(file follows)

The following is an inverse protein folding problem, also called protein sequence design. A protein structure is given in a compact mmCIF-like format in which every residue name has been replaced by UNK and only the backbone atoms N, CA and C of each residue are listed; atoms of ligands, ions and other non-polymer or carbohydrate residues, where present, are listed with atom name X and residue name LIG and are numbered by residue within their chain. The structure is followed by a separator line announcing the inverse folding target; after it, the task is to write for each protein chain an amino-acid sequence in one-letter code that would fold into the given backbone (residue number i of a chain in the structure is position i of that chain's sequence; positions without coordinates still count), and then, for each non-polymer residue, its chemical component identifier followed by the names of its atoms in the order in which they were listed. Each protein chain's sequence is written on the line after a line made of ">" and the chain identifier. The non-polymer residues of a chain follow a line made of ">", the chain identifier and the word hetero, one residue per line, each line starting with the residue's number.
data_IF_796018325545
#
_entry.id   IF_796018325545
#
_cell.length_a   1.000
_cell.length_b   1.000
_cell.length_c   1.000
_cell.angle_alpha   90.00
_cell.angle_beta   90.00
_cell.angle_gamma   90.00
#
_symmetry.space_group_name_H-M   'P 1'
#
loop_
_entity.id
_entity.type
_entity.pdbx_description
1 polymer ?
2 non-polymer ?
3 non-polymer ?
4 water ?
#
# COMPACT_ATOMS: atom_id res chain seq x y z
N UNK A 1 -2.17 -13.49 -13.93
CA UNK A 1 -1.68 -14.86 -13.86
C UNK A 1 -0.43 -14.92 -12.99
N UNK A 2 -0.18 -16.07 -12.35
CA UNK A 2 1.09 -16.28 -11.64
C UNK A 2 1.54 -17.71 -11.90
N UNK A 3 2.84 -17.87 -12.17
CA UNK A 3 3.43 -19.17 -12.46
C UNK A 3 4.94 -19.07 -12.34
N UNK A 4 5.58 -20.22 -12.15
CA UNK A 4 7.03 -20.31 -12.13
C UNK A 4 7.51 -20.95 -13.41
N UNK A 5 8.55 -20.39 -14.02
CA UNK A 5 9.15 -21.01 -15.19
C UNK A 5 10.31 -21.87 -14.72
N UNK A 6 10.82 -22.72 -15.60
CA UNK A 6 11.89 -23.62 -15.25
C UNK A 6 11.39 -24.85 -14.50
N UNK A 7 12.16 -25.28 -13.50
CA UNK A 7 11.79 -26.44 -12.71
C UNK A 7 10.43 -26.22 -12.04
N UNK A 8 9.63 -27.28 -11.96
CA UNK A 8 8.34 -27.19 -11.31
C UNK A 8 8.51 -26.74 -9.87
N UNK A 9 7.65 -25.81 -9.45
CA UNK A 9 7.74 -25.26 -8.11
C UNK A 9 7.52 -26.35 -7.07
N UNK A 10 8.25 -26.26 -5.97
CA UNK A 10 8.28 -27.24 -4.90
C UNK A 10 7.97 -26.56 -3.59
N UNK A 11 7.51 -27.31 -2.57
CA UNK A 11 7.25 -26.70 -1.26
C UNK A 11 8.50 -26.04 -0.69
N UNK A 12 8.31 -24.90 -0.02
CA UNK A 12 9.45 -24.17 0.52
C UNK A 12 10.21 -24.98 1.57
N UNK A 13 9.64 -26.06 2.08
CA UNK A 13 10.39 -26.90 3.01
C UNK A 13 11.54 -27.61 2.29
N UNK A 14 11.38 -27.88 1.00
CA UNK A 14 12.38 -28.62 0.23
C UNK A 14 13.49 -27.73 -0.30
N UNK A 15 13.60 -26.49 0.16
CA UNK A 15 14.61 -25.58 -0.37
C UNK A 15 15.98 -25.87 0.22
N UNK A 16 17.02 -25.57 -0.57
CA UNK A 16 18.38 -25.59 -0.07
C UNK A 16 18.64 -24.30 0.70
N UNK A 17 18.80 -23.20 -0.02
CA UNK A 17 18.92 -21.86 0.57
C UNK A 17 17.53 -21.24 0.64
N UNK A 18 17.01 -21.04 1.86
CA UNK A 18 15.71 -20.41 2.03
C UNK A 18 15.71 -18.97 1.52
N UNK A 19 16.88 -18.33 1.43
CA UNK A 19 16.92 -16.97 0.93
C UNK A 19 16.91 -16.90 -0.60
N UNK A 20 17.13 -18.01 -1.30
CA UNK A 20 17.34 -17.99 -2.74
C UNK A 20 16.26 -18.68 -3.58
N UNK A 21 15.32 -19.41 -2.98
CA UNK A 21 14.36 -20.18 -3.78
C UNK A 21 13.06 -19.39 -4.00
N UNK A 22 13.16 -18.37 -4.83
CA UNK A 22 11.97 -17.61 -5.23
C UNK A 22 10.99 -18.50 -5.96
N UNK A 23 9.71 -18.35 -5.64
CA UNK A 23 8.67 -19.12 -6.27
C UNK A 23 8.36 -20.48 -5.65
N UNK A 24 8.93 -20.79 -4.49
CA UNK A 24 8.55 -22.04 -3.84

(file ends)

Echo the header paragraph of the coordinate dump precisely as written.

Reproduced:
The following is an inverse protein folding problem, also called protein sequence design. A protein structure is given in a compact mmCIF-like format in which every residue name has been replaced by UNK and only the backbone atoms N, CA and C of each residue are listed; atoms of ligands, ions and other non-polymer or carbohydrate residues, where present, are listed with atom name X and residue name LIG and are numbered by residue within their chain. The structure is followed by a separator line announcing the inverse folding target; after it, the task is to write for each protein chain an amino-acid sequence in one-letter code that would fold into the given backbone (residue number i of a chain in the structure is position i of that chain's sequence; positions without coordinates still count), and then, for each non-polymer residue, its chemical component identifier followed by the names of its atoms in the order in which they were listed. Each protein chain's sequence is written on the line after a line made of ">" and the chain identifier. The non-polymer residues of a chain follow a line made of ">", the chain identifier and the word hetero, one residue per line, each line starting with the residue's number.